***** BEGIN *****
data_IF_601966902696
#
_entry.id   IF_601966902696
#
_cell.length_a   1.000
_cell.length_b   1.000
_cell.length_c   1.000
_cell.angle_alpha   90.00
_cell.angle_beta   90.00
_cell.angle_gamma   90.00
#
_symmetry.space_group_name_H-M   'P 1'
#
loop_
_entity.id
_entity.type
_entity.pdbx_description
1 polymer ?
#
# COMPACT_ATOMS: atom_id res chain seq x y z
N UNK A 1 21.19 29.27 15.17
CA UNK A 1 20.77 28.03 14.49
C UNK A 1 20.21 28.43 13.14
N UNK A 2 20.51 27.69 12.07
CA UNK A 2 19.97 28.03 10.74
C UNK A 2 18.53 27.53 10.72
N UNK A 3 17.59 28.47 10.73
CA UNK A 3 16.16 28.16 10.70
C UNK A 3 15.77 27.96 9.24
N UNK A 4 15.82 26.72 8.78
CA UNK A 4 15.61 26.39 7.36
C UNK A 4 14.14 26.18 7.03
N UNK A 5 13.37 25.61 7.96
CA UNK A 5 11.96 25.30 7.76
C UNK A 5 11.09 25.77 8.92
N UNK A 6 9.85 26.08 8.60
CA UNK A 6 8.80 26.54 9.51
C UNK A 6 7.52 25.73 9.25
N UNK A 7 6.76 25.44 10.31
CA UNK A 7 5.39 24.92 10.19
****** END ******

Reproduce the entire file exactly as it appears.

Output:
data_IF_601966902696
#
_entry.id   IF_601966902696
#
_cell.length_a   1.000
_cell.length_b   1.000
_cell.length_c   1.000
_cell.angle_alpha   90.00
_cell.angle_beta   90.00
_cell.angle_gamma   90.00
#
_symmetry.space_group_name_H-M   'P 1'
#
loop_
_entity.id
_entity.type
_entity.pdbx_description
1 polymer ?
#
# COMPACT_ATOMS: atom_id res chain seq x y z
N UNK A 1 21.19 29.27 15.17
CA UNK A 1 20.77 28.03 14.49
C UNK A 1 20.21 28.43 13.14
N UNK A 2 20.51 27.69 12.07
CA UNK A 2 19.97 28.03 10.74
C UNK A 2 18.53 27.53 10.72
N UNK A 3 17.59 28.47 10.73
CA UNK A 3 16.16 28.16 10.70
C UNK A 3 15.77 27.96 9.24
N UNK A 4 15.82 26.72 8.78
CA UNK A 4 15.61 26.39 7.36
C UNK A 4 14.14 26.18 7.03
N UNK A 5 13.37 25.61 7.96
CA UNK A 5 11.96 25.30 7.76
C UNK A 5 11.09 25.77 8.92
N UNK A 6 9.85 26.08 8.60
CA UNK A 6 8.80 26.54 9.51
C UNK A 6 7.52 25.73 9.25
N UNK A 7 6.76 25.44 10.31
CA UNK A 7 5.39 24.92 10.19